Top energy saving tips
Our top tips to help you manage your energy bill and save energy around the house.
For help with any of the information and support covered in this article, please contact our energy advisers on 0303 123 9999 (please select option 3) or email [email protected]. We can advise you on a wide range of energy issues, including information on benefits and financial support you may be entitled to.
You can access further information on our energy advice page.
1. Choose energy-efficient light bulbs and lighting solutions
You might need to have the lights on more as the days get shorter and the evenings darker. Low lighting can impact your mental health, increase your risk of a fall or injury, and make everyday tasks harder – so it’s important that you don’t turn off the lights when you need them. Instead, choose energy efficient bulbs and lighting solutions to save energy.
Changing your light bulbs is an easy, practical way to improve your lighting at home and potentially reduce your energy bill. Light Emitting Diodes (LEDs) are the most energy efficient type of bulb. They last five times longer than traditional bulbs, so while they may be more expensive to buy, they could help you save money in the long run. To save money, you might want to replace your old bulbs only when they’ve burned out or in the spaces where you spend most of your time.
Before you buy new bulbs, check that they are compatible with your current light fittings.
2. Take regular meter readings
Taking regular, accurate meter readings could help you save money on your energy bill. If you don’t give your energy provider a meter reading, they might send you an estimated bill. You could end up paying more, or less, than you should. If you pay less, you may be left with a large bill later to make up for any underpayments.
It’s also worth taking a meter reading before your energy tariff/rate is due to change, so you can take advantage of any savings.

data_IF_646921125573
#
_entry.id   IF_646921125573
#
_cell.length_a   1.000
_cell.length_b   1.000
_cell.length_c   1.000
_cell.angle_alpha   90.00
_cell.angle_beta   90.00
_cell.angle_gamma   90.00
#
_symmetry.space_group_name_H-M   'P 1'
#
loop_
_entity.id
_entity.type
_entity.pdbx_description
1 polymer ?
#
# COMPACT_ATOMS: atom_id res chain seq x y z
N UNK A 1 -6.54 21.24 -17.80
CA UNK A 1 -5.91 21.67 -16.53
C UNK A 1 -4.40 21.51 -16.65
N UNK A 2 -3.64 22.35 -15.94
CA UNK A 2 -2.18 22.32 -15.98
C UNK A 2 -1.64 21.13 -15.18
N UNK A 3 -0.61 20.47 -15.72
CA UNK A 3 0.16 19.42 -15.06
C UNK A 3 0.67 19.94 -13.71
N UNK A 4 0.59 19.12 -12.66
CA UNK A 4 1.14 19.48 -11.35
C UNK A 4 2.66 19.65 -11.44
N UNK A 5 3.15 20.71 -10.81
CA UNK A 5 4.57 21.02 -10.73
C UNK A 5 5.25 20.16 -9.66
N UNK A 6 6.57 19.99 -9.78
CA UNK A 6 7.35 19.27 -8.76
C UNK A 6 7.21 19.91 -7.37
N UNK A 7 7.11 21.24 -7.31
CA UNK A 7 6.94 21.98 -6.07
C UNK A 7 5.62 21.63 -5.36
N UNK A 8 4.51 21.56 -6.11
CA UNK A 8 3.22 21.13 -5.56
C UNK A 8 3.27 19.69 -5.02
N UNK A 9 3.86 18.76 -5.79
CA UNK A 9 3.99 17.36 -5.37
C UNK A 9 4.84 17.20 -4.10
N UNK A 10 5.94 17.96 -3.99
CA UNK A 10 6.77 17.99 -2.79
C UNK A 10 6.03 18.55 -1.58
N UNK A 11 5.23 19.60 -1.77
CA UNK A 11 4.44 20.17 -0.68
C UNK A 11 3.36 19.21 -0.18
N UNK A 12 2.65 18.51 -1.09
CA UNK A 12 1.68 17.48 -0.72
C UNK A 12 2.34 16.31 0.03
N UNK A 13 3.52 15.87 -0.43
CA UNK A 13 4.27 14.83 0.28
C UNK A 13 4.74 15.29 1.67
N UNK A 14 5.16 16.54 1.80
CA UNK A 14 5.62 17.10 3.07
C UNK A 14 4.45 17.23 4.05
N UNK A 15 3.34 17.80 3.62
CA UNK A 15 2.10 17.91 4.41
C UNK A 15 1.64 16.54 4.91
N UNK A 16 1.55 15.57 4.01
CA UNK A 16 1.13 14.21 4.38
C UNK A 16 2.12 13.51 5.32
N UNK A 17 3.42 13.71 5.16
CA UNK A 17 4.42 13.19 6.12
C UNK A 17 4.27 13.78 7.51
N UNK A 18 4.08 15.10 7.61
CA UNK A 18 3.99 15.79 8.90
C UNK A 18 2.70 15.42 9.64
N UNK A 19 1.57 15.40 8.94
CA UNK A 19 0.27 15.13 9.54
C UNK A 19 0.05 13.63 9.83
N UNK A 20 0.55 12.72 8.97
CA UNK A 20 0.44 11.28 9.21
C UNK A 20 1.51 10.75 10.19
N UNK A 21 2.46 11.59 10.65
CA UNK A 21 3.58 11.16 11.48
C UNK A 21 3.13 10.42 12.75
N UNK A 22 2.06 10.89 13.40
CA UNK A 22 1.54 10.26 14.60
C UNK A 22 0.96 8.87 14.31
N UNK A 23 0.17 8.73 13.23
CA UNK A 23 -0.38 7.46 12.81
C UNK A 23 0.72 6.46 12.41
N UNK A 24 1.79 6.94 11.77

Living with sight loss can make it harder to read your meter, particularly if it’s an older style of meter or in a difficult-to-reach spot. If your meter isn’t accessible, it’s worth asking your energy provider what support they offer. They may, for example, offer to install a smart meter if you would like one or send someone out to read your meter so your bills are accurate.
3. Keep on top of your energy use with a smart meter and accessible in-home display (AIHD)
A smart meter sends accurate, automatic meter-readings to your supplier, so your bills reflect your energy usage. It also means you don’t have to worry about accessing and reading your meter.
If you find it hard to access the digital display or controls on your smart meter, an accessible in-home display (AIHD) could help. An AIHD works with your smart meter to help you manage how much energy you use. They have large, tactile buttons, a high-contrast display, and a text-to-speech function.
Choosing a smart meter and AIHD is a personal decision based on your individual circumstances. You may be entitled to a free smart meter and AIHD from your energy supplier. Find out more about accessible in-home displays.
4. Request bills in your preferred format
Your energy provider must give you your bill in your preferred format (such as braille, large print, or audio) if you request it.
You’ll need to contact your provider directly to receive your bills in an alternative format. If you have any issues with this, you can contact RNIB’s energy advice team for information and support if you wish to make a complaint.
If you live in England, Scotland or Wales your request is likely to be a reasonable adjustment under the Equality Act 2010. The Equality Act protects people from discrimination, including disability discrimination. Your energy provider has a duty to make reasonable adjustments to avoid putting people with disabilities at a substantial disadvantage compared to people who are not disabled. In Northern Ireland, similar legislation called the Disability Discrimination Act (DDA) applies. In the Isle of Man, the Isle of Man Equality Act 2017 applies.